"Setting up outside on a sidewalk in South Philadelphia in some way to feed people. There's still a market to feed people," said Mike Lynch, of Miles Table.
Lynch said he is doing what he can with what he's got - pivoting once again, like many restaurants, to a focus on take out and dining outdoors.
As coronavirus cases rise in Philadelphia the capacity rules for indoor dining at restaurants is down to zero.
The concern for waitress, Alexandra Mattias, how she'll support her four children with rent due in 10 days.
"I'm basically a single mom, and this is a steady income for me and not just me, multiple people. For them to take that away from us is cruel, especially during the holidays," said Mattias.
With museums also forced to close in the City of Brotherly Love, it's prolonging the layoffs at places like the Franklin Institute. In March, 75% of its more than 300 person workforce was laid off.
"We were prepared for a second shutdown but it's still disappointing and it will continue to be devastating for the arts, culture and educational institutions here in the city," said CEO and President Larry Dubinski.
Visitors are now forced to look at iconic spots, including the Liberty Bell, from behind a glass window.
"You have to deal with it but at least I can still see the Liberty Bell and take a picture of it," said Kevin McDonald, who was visiting from San Francisco.
The following restrictions went into effect at 5 p.m. Friday and are in place through January 1, 2021:
*Indoor dining prohibited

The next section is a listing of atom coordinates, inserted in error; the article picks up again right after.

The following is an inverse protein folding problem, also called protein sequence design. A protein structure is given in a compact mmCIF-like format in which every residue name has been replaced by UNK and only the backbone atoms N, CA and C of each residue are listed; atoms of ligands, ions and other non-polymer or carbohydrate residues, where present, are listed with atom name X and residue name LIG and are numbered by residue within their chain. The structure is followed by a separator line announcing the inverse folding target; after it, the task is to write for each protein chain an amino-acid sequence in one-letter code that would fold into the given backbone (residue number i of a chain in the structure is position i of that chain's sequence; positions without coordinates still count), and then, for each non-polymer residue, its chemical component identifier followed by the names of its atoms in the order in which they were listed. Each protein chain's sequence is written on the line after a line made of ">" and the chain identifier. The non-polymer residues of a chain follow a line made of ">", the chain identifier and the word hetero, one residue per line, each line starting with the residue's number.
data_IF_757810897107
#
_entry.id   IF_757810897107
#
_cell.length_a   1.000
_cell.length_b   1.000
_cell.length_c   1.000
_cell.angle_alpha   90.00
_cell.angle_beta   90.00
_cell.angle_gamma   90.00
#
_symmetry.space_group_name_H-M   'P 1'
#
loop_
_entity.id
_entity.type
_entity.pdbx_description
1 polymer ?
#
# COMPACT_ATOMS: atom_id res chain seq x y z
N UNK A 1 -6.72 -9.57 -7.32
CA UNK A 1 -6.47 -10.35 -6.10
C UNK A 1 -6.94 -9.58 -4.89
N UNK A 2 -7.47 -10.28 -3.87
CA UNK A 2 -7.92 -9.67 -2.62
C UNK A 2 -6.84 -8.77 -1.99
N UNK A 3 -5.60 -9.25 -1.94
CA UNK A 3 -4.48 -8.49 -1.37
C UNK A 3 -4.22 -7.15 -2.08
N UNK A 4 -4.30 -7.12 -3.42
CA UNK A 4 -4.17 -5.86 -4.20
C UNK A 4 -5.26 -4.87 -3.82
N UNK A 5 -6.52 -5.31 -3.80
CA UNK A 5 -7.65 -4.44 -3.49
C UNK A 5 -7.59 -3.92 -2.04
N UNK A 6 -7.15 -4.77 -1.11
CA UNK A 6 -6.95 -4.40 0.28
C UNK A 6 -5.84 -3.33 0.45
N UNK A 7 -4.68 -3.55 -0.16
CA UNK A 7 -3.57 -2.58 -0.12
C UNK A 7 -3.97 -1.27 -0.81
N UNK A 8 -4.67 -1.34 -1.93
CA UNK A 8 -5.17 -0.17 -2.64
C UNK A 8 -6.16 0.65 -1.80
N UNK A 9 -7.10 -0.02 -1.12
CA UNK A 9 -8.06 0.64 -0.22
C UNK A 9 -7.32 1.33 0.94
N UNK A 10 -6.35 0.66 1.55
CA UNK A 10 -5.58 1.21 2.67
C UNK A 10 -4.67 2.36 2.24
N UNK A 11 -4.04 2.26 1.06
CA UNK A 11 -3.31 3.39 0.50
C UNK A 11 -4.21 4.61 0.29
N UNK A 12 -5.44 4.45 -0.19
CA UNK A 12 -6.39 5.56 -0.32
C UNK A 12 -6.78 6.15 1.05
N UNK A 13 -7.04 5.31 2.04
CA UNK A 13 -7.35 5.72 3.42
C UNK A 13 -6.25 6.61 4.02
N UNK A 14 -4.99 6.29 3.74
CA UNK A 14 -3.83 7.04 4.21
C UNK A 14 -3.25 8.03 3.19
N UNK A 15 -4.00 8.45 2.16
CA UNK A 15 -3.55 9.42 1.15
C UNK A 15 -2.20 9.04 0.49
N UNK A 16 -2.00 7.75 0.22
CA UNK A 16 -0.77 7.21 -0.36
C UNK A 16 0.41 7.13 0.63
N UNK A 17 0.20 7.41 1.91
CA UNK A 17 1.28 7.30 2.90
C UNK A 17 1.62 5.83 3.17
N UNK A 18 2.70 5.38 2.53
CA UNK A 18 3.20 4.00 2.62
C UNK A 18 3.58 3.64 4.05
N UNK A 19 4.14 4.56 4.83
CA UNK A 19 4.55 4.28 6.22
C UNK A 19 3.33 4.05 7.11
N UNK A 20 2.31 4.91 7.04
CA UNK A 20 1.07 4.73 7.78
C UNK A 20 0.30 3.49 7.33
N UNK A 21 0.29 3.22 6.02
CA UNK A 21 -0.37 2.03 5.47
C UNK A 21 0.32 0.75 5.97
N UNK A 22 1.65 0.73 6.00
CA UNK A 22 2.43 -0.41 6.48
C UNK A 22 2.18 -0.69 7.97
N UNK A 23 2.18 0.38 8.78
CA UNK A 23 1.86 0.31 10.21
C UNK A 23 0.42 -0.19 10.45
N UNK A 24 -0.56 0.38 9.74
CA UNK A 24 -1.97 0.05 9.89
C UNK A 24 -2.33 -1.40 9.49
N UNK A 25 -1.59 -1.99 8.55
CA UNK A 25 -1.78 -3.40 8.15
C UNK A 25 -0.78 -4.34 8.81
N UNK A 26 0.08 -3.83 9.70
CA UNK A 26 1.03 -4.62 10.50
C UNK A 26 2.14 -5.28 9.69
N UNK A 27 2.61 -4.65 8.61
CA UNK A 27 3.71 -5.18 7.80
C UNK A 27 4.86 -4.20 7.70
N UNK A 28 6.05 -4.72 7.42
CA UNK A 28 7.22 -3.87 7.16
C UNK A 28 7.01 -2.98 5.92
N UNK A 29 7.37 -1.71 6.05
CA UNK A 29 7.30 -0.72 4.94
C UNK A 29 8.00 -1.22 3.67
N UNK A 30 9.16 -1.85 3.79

*Outdoor dining allowed, but require that parties be household members only
*Maximum table size of four seats
*Takeout and delivery service may continue
*Prohibited indoors at any size, at any location
*Includes both public and private events
*For example: Indoor parties, group meals, football watching groups, visiting between households, weddings, funerals, baby showers
*Gatherings limited at 10% occupancy or 10 persons per 1,000 square feet
*Cap for large spaces of no more than 2,000 people
*No fans at football games
*Masks must be worn at all times
*No food or beverages served at outdoor gatherings to ensure people can wear masks
*Allow with reduced density limit of five people per 1,000 square feet
*Enforcement of mask use by customers and employees
*Employees must work from home unless not possible
SPORTS (Youth, school and community)
BUSINESS AND ACTIVITY CLOSURES
*Theaters, including movie theaters, and other performance spaces
*Bowling alleys, arcades, and game spaces
*Libraries. (Those serving as Access Centers may continue to operate. Curbside dropoff and pickup services for patrons are allowed)